Marta has spent years studying the causes of poverty among Hispanic Americans. She's analyzed their educational opportunities, where they live, what kind of work they do, and how much money they earn.
In 1987 her co-authored book, The Hispanic Population of the United States, became the first authoritative description of the country's Hispanic population.
In 1994 Marta helped design and lead a study about the minorities who live in Chicago's inner-city ghettos. Marta found that people who live in poor places don't do well because they have fewer opportunities in education and the labor market.
Since 1999 Marta's research has focused on how colleges admit students. Many colleges have been abandoning the practice of affirmative actionâ€”a policy of giving special weight to an applicant's race and ethnicity for admittance. But after studying the alternatives, Marta concluded, "There is simply no hope that an individual can break the chains of educational inequality without affirmative action."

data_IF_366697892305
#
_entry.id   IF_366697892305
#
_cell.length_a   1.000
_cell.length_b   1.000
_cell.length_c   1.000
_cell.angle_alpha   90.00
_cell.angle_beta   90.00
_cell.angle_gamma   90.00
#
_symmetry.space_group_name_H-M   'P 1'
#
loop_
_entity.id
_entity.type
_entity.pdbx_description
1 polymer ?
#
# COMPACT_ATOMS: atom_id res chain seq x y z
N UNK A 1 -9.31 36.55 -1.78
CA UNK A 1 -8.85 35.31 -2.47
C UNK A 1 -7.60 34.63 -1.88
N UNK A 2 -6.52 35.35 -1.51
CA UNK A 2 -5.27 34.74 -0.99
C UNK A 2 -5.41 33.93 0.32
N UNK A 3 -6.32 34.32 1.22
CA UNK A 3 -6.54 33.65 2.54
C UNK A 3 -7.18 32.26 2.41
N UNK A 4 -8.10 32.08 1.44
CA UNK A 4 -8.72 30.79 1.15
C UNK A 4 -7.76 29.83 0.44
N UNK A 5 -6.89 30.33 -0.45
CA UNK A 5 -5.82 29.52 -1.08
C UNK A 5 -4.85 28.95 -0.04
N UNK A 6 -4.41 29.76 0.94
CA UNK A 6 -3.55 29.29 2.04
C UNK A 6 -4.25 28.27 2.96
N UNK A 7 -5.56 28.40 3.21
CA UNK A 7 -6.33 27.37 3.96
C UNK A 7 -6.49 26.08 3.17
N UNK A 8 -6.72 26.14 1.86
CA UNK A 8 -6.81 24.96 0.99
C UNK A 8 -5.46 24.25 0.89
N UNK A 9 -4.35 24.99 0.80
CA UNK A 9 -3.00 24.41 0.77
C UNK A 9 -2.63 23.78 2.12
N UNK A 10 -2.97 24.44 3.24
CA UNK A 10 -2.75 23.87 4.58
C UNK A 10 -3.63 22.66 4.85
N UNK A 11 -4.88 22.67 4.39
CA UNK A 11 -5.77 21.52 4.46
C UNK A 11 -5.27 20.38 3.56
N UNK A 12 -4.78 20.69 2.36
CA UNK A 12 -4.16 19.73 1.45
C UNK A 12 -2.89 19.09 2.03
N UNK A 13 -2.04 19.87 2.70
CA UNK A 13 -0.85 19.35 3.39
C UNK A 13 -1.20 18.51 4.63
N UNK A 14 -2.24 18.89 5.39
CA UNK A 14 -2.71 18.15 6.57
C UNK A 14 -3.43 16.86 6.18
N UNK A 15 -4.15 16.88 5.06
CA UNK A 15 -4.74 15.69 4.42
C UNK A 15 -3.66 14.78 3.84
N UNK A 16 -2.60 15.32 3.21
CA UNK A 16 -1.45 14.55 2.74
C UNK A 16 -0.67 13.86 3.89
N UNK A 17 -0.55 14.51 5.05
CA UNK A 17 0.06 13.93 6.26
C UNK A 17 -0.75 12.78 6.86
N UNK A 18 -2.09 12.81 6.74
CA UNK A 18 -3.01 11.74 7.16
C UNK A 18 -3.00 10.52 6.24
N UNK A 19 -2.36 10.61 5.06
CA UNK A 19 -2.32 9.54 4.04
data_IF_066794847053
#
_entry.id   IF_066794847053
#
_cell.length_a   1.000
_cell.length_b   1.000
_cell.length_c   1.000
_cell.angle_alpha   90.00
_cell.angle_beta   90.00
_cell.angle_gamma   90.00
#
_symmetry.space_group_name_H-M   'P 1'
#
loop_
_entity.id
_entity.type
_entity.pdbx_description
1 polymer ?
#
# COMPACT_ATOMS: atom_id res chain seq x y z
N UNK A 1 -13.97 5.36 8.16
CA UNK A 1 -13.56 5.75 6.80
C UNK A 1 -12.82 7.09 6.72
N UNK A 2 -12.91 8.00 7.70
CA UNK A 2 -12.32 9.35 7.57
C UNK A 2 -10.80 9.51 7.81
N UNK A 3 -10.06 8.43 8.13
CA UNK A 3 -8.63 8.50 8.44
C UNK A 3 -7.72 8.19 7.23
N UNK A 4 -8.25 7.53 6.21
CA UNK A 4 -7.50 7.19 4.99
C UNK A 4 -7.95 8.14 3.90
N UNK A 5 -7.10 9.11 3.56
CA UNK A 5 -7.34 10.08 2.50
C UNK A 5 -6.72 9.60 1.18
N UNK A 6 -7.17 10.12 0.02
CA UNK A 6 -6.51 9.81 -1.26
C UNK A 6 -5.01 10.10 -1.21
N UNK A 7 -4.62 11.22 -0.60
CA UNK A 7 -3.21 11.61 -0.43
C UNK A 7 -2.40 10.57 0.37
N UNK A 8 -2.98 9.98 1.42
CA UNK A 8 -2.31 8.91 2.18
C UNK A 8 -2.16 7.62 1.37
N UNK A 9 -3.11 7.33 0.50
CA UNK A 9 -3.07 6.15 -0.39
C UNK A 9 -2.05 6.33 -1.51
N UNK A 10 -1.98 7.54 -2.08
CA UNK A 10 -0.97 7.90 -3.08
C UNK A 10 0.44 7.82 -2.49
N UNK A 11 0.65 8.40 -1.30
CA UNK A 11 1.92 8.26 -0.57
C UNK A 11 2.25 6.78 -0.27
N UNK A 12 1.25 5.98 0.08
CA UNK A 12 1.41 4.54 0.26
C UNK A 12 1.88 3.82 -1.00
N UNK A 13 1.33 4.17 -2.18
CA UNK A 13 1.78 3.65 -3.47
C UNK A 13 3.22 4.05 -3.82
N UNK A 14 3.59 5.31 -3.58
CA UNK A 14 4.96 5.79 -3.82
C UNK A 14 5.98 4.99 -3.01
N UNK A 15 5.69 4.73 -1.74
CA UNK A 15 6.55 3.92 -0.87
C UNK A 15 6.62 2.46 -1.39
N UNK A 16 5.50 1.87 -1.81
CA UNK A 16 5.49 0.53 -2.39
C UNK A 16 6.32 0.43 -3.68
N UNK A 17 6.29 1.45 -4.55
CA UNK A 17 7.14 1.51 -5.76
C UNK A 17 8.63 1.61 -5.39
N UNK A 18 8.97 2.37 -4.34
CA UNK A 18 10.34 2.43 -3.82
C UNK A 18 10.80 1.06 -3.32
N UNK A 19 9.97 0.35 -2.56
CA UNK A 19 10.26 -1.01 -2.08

Marta sees a widening gap in opportunity and achievement between whites and Hispanics. She says, "Leaving minorities behind is to nobody's advantage."
These days, Marta's life is a whirlwind of activity. In addition to teaching and mentoring students at Princeton University, she's involved in research projects that address the importance of education among minorities. Her life is so busy, that in a skit about her at her department's annual Follies, she had to be played by three people!